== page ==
The other activity that’s been keeping me busy is thinking about the spring. Ironic, isn’t it? But, you see, yours truly is planning a research trip to Helsinki for March…Not only will this be my first trip to Europe since 2008 (and does Russia really count? That’s half the point of my whole dissertation, although, let’s not kid ourselves, the question has already been asked many, many times), but it will also be the first true vacation I’ll have had in years. There will be time to relax and sightsee; I’ll see a dear friend whom I haven’t seen since 2006 (we write letters to each other, however. Somebody has to keep the postal service in business). And I’ve been reading a lot about Scandinavian food: Scandi Foodie has a great blog (who doesn’t like the sound of Cauliflower and Goat Cheese Soup?) and so does Scandilicious. Trust me when I say that, although I’ll be spending a lot of time in the archives reading old newspapers and hopefully finding something that will make my dissertation seem exciting again (both to me and to my readers), I’ll also be taking some kind of a cooking class; I’m not returning home until I’ve learned the secret of Hot Spiced Blueberry Juice and Mackerel with Plums. In short, I’m excited. I think it will be good for my work (culinary and academic alike) and also just plain good for me–to leave Berkeley for a bit and to breathe different air. Best of all, the Greek is even thinking he might join me for spring break. And I haven’t even told you about the reindeer races in the Lapland yet.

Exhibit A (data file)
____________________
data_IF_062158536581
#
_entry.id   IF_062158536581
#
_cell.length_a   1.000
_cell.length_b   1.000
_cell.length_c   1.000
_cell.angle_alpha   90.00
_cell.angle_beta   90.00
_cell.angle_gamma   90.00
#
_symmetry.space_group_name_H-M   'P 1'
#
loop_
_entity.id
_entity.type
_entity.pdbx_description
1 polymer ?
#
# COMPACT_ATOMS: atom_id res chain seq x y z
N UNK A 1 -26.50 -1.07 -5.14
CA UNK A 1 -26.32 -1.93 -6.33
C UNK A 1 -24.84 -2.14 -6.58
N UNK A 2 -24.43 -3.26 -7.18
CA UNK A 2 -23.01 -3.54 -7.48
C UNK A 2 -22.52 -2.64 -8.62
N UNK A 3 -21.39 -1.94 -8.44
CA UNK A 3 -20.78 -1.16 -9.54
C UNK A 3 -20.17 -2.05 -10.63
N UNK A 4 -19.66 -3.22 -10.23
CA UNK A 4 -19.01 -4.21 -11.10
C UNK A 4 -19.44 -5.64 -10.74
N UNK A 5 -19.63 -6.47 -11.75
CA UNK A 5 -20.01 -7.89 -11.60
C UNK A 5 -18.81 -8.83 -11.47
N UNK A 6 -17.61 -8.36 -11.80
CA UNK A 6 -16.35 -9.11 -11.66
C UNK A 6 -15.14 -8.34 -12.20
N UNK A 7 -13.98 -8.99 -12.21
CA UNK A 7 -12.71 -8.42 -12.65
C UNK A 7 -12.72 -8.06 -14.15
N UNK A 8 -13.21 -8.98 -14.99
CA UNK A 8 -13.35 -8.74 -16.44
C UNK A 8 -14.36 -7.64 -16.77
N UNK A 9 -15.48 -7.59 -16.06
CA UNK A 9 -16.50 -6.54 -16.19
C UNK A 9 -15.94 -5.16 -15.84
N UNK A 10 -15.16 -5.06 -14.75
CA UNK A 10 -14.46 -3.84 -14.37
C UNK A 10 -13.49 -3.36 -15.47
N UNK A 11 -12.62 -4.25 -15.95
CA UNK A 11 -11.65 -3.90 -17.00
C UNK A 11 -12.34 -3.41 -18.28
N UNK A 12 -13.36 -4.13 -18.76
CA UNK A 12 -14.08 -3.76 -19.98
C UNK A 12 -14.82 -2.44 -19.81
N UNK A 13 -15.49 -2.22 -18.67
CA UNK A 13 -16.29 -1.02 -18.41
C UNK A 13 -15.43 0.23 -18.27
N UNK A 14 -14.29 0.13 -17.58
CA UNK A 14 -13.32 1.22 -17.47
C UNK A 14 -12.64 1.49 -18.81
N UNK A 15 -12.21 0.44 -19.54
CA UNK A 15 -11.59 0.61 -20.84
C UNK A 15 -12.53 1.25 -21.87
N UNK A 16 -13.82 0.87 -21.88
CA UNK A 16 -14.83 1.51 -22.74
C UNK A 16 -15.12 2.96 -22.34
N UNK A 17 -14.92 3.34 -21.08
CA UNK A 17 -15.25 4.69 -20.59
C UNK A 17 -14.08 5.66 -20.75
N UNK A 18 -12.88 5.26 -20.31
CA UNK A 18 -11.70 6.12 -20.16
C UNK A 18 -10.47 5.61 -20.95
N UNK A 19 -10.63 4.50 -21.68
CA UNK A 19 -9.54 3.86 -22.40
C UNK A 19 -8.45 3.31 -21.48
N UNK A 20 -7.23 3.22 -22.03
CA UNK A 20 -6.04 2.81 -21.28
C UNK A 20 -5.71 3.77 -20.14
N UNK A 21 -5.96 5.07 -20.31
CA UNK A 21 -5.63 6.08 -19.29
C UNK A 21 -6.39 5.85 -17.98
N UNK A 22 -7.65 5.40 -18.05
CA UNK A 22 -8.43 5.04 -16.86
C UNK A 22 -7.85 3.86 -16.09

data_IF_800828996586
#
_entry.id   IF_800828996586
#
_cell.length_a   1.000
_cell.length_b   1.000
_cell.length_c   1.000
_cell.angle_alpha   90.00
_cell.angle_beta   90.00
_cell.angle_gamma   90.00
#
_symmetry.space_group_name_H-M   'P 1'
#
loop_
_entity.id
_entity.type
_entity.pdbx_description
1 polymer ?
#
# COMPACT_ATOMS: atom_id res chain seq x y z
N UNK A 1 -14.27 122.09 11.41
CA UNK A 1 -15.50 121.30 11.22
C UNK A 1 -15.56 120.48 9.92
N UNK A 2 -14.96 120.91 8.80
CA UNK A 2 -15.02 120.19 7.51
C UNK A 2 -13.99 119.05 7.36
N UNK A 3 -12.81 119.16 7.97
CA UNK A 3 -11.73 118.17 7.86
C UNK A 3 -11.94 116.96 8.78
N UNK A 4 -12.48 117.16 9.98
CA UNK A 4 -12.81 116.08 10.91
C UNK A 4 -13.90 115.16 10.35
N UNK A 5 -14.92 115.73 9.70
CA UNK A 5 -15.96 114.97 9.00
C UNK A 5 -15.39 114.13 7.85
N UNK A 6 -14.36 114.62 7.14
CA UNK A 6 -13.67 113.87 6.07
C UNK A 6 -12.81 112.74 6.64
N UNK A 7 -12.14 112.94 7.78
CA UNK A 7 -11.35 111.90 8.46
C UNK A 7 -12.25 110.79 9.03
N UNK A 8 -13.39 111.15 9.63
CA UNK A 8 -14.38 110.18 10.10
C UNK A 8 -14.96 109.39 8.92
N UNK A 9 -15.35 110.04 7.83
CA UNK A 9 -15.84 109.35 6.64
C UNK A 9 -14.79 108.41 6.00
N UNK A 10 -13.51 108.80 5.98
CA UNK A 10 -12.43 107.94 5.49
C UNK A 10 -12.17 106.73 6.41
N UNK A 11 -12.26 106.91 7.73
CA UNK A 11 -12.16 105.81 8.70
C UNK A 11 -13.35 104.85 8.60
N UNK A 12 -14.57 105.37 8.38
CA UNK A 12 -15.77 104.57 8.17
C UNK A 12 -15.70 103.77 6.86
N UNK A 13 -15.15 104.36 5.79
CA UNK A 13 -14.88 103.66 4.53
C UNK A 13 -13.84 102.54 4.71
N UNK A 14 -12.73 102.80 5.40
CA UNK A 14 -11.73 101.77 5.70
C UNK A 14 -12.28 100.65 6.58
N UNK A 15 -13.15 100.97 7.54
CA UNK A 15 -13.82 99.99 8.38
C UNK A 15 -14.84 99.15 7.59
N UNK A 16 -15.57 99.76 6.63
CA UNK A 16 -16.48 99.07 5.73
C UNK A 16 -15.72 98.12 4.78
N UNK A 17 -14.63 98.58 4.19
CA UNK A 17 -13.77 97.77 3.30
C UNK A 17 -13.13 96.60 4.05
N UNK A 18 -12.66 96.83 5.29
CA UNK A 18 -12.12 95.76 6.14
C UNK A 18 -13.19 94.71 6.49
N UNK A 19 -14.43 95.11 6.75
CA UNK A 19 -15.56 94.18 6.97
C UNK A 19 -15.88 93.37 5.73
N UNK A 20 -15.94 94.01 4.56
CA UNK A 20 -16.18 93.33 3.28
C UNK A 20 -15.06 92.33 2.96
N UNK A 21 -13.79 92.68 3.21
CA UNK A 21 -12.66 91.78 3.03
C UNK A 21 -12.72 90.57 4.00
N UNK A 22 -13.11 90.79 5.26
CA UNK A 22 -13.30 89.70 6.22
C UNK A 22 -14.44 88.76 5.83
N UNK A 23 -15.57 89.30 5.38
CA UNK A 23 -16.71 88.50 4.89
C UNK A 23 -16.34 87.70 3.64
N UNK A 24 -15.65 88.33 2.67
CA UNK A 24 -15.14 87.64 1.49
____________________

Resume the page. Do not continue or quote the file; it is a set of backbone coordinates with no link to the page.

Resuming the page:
I recently made a recipe that the friend I will be reunited with in about 6 months (where does the time go?!) made back in my first year of graduate school for our marathon viewing session of the bad adaptation of Bulgakov’s Master and Margarita. I baked cupcakes (lemon blueberry) and she brought marinated mushrooms. I can’t say the two went terribly well together, but since the movie was about 6 hours long, there was more than enough time to balance out the tart and sweet cupcakes with the tangy, garlicked and herbed mushrooms.